"Metallic silver can also react with oxidizing species such as nitrogen dioxide in oxygen, producing mixtures of silver nitrate (AgNO3) and silver oxide (Ag2O, which also causes blackening) (Kim, 2003). Similarly, silver halides respond with a colour change reaction when exposed to reduced sulphur compounds. In the atmosphere reduced sulphur exists in the form of compounds including H2S, di methyl sulphide ((CH3)2S), carbon disulphide (CS2), carbonyl sul- phi de ( COS) , met hyl mer capt an ( CH3 SH) and dimethyl disulphide ((CH3)2S2). Of these compounds, hydrogen sulphide and dimethyl sulphide dominate the reduced sulphur gas emissions budget due, respectively, to their volcanogenic and oceanic sources (Berresheim et al., 1995). Silver oxide may be formed in the presence of oxidizing species such as NO2 or H2O2, however, in the volcanic regions where H2S is likely to be of concern, concentrations of such oxidants tend to be low, so that in the absence of light, any darkening of a silver halide substrate is due overwhelmingly to the presence of sulphide. Since dimethyl sulphide is not emitted during volcanic activity, H2S measurement in volcanic regions, using the technique described here, is virtually interference-free."
Papers providing evidence for aspects of this test:
Paper documenting how Hydrogen Sulfide Tarnishing Silver and produces Silver Sulphide, the rate of this reaction depends on levels oxygen and humidity: Pope, D., Gibbens, H.R., Moss, R.L., 1968. The tarnishing of Ag at naturally-occurring H2S and SO2 levels. Corrosion Science 8, 883 – 887.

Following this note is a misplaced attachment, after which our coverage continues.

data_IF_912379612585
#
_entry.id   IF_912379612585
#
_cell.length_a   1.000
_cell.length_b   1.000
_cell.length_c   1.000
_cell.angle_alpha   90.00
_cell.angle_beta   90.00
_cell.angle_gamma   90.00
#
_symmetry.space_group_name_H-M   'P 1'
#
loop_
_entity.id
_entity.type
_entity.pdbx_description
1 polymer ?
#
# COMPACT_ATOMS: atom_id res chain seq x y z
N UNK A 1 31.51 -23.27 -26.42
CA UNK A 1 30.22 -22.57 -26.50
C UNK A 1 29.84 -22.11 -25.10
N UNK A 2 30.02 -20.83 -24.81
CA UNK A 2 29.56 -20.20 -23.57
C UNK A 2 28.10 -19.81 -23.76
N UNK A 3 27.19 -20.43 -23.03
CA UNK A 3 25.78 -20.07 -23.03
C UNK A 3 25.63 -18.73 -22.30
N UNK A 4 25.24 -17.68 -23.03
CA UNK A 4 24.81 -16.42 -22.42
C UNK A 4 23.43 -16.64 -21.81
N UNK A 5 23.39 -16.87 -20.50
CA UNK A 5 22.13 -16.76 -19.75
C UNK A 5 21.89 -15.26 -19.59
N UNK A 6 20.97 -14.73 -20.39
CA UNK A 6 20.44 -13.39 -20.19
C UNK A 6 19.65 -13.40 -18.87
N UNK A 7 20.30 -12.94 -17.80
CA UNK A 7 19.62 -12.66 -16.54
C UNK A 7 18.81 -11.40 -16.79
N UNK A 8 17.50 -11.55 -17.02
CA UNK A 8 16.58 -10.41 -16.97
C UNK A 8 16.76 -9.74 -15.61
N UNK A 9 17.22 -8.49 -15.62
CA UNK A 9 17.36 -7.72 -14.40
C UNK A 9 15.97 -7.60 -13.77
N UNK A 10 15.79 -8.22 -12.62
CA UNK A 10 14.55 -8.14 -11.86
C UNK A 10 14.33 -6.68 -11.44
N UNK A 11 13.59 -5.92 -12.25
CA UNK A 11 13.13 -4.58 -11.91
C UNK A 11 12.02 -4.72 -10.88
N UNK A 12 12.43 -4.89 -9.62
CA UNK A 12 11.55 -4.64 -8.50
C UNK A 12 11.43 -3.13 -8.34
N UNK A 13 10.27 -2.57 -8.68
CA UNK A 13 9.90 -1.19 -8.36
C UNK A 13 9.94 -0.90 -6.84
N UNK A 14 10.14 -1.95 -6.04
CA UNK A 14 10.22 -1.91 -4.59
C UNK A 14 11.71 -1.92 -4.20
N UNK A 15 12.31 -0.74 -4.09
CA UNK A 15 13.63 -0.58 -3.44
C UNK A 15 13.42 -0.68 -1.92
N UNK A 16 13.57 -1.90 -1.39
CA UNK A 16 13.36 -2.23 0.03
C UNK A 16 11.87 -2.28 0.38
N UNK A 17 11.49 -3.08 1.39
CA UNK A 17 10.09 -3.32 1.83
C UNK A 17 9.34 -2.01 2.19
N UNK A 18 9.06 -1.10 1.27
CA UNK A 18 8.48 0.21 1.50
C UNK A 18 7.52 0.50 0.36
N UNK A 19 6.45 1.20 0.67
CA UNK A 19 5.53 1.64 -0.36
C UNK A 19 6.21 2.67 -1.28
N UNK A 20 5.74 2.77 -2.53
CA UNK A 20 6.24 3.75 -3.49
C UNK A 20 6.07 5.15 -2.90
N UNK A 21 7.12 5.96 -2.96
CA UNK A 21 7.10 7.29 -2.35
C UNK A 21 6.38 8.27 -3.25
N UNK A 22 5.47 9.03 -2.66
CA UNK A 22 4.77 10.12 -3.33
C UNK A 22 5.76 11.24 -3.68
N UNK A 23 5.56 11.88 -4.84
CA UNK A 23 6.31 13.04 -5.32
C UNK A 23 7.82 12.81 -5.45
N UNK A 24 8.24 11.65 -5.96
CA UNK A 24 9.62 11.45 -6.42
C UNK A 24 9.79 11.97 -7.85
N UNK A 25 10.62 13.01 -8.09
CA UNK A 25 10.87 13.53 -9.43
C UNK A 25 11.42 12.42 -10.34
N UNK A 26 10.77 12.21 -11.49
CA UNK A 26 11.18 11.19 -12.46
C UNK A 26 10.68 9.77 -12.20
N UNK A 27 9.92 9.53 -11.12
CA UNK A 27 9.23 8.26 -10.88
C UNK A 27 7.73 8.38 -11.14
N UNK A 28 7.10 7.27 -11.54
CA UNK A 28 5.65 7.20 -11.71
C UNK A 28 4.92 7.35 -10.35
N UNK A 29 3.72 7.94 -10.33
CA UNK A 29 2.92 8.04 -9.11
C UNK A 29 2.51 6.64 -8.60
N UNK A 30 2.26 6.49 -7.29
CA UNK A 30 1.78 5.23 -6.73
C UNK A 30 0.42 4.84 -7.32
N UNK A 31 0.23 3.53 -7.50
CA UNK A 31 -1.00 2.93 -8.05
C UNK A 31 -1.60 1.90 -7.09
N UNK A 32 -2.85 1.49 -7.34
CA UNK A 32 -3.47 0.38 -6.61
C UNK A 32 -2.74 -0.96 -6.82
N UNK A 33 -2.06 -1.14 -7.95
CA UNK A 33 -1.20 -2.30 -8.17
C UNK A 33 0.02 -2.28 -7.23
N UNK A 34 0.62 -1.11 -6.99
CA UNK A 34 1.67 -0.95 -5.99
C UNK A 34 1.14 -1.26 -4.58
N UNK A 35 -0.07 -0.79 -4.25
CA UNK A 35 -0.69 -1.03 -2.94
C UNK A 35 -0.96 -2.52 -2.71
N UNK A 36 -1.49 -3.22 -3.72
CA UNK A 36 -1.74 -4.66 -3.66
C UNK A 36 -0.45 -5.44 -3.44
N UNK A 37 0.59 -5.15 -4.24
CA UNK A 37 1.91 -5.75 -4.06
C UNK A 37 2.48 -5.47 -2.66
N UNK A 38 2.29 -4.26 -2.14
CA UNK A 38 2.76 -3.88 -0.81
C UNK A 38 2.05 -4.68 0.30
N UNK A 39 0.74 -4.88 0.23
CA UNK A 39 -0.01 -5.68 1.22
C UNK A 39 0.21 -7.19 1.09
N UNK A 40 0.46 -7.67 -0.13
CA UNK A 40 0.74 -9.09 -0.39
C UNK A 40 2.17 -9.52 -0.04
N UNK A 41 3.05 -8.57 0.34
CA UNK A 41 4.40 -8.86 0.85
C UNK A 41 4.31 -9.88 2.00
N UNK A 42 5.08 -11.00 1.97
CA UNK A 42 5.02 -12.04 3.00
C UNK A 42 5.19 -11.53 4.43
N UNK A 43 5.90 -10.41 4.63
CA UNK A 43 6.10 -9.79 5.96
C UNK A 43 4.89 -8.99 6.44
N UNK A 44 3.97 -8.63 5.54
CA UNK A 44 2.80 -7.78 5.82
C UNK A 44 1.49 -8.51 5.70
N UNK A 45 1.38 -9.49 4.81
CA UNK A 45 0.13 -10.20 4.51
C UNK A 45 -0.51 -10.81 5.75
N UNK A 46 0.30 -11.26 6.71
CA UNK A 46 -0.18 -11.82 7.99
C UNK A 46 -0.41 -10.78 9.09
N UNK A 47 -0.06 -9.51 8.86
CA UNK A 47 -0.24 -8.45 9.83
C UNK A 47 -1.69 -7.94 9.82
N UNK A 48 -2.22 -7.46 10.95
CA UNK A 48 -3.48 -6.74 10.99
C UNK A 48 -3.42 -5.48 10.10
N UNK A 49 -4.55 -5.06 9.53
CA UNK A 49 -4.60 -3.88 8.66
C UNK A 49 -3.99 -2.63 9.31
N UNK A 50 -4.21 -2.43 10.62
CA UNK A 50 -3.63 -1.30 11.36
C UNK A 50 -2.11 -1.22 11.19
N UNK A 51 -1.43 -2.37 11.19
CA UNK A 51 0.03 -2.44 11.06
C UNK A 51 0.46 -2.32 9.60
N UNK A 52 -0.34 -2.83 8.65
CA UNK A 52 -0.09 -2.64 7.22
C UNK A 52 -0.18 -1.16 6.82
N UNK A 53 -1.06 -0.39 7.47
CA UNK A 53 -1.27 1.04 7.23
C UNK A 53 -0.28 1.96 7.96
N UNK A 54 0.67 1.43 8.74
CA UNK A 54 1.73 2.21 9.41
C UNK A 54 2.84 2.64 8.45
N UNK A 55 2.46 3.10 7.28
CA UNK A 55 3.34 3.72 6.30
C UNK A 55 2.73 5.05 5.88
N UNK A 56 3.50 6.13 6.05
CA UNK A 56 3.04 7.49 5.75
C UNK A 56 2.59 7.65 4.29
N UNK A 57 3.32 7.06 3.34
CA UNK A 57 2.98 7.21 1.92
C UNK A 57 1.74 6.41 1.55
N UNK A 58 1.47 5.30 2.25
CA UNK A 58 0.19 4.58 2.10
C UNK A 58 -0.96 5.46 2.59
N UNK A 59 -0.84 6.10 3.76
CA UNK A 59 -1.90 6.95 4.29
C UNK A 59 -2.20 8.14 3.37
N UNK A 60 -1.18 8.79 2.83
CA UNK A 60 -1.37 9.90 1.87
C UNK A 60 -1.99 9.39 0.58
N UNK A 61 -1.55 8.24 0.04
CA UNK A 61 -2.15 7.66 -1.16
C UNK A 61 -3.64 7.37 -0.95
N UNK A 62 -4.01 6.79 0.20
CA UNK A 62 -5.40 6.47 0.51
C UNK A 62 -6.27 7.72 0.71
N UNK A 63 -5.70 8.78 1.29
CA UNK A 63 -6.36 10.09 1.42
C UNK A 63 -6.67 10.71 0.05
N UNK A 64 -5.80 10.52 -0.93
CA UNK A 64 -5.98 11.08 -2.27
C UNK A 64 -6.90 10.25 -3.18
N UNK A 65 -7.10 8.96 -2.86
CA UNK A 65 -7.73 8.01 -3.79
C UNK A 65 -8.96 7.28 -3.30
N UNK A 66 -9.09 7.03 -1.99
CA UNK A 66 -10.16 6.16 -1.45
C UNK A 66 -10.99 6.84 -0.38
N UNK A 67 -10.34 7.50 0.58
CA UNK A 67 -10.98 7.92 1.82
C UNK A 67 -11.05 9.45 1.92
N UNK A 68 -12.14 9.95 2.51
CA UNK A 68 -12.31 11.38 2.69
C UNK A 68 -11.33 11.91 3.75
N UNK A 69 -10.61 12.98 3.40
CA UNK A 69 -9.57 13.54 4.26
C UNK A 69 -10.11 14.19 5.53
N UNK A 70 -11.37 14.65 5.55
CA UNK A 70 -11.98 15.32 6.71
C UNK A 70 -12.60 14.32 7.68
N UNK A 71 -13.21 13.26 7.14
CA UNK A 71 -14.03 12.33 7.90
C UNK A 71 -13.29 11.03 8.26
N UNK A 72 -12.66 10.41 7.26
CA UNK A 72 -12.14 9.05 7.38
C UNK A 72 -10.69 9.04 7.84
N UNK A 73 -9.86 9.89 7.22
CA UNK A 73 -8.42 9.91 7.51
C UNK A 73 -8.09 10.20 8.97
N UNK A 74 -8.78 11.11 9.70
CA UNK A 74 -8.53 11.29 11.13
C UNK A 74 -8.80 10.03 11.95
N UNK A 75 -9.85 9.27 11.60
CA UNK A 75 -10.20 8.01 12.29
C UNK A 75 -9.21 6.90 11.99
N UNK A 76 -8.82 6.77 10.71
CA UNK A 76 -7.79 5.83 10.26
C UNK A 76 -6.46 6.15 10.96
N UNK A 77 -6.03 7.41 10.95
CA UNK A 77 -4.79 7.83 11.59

Book about amount of silver halide in Ilford Photographic paper: C. B. Neblette, Photography - Its principles and practice, Chapman & Hall Ltd, London, 4th edn., 1942.
Papers on potential false positives:
"Metallic silver can also react with oxidizing species such as nitrogen dioxide in oxygen, producing mixtures of silver nitrate (AgNO3) and silver oxide (Ag2O, which also causes blackening) (Kim, 2003)." (Horwell 2005) Kim, H., 2003. Corrosion process of silver in environments containing 0.1 ppm H2S and 1.2 ppm NO2. Materials and Corrosion 54, 243 – 250.
Reduced Sulphur compounds also cause silver halide to tarnish for more on rates of reduced sulphur compounds in the environment see: Berresheim, H., Wine, P.H., Davis, D.D., 1995. Sulfur in the atmosphere. In: Singh, H.B. (Ed.), Composition, Chemistry and Climate of the Atmosphere. Van Nostrand Reinhold, New York, pp. 251 – 307.
Alternative passive H2S monitoring systems: Natusch, D.F.S., Sewell, J.R., Tanner, R.L., 1974. Determination of hydrogen sulfide in air—an assessment of impregnated paper tape methods. Analytical Chemistry 46, 410 – 415.
Shooter, D., Watts, S.F., Hayes, A.J., 1995. A passive sampler for hydrogen sulfide. Environmental Monitoring and Assessment 38, 11 – 23.
- Purnell, N. G. West and R. N. Brown, Chem. Ind., 1981, 17, 594–599.
Plant growth maybe reduced in areas of high hydrogen sulfide: H. Sase, T. Takamatsu and T. Yoshida, Can. J. For. Res., 1998, 28, 87–97.